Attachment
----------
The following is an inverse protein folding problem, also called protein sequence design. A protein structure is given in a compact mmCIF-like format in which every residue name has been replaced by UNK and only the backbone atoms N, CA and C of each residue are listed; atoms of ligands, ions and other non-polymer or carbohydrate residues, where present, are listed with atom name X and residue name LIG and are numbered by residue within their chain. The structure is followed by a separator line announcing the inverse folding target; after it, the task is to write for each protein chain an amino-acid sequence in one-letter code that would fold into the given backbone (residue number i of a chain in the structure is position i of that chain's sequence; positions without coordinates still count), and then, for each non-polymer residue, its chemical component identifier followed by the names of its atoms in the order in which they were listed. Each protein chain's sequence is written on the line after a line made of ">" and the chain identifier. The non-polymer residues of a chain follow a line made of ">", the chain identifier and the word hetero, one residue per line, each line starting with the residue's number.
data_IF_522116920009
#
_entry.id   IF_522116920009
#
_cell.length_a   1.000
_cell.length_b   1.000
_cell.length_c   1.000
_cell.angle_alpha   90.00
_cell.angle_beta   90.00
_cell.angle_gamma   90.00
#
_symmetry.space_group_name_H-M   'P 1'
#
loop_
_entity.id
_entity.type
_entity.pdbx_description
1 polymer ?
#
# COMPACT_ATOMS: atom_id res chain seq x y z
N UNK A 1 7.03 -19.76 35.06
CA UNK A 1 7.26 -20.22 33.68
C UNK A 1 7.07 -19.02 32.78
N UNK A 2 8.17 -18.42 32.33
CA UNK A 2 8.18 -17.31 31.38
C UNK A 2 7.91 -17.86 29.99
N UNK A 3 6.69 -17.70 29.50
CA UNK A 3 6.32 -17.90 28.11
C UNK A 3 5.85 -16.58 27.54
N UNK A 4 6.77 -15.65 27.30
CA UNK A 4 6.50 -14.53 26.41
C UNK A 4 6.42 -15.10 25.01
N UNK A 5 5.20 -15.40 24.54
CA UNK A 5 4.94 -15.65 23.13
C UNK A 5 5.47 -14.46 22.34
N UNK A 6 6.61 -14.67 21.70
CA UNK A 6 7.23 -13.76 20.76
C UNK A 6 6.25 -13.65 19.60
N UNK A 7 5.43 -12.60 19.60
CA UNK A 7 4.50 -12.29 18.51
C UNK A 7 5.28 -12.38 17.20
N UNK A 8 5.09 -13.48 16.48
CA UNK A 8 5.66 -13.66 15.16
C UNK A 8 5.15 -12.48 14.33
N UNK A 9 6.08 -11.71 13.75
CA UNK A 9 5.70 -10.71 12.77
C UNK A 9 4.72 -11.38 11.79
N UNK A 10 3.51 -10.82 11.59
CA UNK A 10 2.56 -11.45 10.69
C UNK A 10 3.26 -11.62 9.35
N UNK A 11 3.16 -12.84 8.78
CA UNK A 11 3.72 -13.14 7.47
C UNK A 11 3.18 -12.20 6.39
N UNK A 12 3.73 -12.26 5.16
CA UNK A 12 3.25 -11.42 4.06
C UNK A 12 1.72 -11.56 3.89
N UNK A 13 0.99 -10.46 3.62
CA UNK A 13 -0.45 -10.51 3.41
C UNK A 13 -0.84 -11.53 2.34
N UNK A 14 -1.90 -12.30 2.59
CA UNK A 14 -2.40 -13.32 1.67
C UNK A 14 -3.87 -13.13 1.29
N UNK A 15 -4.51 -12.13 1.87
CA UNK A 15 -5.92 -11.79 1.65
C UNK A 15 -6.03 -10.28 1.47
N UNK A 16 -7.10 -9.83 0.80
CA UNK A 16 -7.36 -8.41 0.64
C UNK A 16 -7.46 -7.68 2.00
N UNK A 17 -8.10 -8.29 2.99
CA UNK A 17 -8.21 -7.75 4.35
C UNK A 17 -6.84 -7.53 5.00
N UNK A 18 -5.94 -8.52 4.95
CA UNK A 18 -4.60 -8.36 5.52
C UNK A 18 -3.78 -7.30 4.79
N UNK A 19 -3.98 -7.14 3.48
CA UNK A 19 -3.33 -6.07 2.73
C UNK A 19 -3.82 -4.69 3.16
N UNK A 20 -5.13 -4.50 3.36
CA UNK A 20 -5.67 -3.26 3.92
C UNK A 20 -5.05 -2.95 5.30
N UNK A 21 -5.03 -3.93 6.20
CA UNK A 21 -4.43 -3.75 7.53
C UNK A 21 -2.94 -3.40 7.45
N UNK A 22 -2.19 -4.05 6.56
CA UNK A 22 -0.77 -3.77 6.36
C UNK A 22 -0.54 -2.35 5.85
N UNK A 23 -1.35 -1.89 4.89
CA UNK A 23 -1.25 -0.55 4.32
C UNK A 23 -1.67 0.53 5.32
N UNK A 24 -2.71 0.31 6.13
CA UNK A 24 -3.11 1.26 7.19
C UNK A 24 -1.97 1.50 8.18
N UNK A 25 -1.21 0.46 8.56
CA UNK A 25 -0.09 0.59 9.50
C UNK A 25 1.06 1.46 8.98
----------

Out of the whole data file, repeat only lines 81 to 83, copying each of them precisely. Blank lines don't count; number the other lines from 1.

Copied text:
C UNK A 20 -5.05 -2.95 5.30
N UNK A 21 -5.03 -3.93 6.20
CA UNK A 21 -4.43 -3.75 7.53